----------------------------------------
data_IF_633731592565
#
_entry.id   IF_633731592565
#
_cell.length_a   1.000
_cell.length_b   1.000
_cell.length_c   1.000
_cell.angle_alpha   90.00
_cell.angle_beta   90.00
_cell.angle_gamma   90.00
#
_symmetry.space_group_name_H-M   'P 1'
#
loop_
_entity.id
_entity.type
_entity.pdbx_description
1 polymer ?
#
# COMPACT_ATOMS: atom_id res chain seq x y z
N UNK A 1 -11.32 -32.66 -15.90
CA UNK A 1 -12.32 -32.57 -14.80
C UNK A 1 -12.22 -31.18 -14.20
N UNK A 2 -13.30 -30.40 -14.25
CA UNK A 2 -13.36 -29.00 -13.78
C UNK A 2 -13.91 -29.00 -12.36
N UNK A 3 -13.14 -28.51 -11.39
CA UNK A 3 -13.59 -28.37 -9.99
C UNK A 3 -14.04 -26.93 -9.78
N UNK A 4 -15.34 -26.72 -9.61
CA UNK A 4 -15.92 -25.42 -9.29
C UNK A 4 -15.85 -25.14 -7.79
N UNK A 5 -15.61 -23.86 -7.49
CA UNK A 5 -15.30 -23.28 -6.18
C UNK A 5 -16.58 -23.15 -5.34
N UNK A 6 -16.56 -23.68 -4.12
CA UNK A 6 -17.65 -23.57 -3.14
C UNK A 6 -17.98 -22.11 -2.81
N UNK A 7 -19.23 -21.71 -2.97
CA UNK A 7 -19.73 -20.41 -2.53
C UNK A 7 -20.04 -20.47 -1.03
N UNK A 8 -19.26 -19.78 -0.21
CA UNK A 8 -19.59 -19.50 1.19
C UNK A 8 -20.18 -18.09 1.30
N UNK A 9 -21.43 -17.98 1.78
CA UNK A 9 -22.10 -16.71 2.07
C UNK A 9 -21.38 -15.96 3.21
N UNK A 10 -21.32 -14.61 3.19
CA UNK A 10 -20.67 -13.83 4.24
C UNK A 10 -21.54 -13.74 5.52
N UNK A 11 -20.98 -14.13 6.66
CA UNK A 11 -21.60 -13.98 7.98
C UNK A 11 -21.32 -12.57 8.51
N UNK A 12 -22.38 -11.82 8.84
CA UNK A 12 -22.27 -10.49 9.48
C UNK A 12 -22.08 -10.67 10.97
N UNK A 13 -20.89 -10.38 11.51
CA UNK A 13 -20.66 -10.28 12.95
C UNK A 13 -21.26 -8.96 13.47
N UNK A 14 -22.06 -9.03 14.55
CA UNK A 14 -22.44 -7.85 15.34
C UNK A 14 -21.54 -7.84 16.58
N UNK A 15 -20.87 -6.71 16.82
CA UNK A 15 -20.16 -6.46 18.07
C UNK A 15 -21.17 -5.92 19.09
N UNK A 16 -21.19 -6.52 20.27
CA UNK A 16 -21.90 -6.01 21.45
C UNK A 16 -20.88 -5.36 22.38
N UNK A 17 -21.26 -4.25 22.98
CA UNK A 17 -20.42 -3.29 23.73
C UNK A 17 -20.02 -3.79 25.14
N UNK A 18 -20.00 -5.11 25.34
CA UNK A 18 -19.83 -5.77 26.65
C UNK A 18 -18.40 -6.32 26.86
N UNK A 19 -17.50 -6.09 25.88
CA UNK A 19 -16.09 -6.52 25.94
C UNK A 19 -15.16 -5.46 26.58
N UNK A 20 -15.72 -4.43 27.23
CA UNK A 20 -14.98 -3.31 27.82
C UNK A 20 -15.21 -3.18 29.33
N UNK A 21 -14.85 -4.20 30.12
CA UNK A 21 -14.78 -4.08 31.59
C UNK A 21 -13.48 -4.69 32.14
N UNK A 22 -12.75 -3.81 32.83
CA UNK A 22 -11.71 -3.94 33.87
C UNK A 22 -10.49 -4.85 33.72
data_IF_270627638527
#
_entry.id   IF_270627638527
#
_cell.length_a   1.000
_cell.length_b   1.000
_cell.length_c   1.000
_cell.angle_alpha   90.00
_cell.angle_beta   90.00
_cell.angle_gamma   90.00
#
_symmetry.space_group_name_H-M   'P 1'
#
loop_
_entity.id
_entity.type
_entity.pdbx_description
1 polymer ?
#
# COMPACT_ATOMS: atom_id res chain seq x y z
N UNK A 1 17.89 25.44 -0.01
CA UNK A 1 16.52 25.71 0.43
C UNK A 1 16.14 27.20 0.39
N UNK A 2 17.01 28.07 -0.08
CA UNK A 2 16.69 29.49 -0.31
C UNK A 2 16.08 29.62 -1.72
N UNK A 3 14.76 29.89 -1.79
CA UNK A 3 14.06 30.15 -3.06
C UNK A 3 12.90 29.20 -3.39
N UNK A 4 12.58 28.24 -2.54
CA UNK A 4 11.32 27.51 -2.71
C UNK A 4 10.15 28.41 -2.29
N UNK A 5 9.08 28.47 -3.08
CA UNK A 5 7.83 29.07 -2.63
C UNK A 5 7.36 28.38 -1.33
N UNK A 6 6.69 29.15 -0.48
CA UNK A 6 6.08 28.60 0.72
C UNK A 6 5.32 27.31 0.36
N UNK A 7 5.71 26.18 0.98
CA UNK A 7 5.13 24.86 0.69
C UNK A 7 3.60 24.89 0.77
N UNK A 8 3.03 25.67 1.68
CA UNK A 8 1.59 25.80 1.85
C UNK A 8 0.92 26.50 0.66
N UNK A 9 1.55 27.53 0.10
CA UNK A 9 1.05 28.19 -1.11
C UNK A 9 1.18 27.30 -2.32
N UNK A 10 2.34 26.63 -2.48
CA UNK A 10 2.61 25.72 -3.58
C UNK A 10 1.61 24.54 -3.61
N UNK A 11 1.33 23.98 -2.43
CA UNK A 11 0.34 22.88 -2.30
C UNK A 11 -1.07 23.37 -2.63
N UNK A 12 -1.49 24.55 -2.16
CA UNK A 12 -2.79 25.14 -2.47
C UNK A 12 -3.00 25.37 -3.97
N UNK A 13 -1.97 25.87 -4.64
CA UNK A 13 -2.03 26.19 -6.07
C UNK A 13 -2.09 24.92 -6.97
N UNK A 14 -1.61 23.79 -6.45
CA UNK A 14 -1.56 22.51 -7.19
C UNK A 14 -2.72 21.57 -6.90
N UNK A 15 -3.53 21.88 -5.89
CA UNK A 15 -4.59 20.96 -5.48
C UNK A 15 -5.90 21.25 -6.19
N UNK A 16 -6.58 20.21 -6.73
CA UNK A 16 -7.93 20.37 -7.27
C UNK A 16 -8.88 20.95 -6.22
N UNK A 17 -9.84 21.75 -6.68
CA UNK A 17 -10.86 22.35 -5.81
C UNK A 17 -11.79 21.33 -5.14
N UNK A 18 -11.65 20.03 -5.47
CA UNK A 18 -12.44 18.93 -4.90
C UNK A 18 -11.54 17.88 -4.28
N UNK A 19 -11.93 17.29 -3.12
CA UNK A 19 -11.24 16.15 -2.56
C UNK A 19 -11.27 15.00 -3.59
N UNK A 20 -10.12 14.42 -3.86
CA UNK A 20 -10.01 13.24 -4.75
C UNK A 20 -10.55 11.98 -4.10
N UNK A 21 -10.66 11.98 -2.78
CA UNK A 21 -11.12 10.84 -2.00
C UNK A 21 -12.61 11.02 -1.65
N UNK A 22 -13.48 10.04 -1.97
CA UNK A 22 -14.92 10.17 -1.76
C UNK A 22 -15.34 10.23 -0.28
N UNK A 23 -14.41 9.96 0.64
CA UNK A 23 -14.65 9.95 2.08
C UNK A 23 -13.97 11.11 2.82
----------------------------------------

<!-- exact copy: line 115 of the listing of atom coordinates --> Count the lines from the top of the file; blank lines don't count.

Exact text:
C UNK A 3 12.90 29.20 -3.39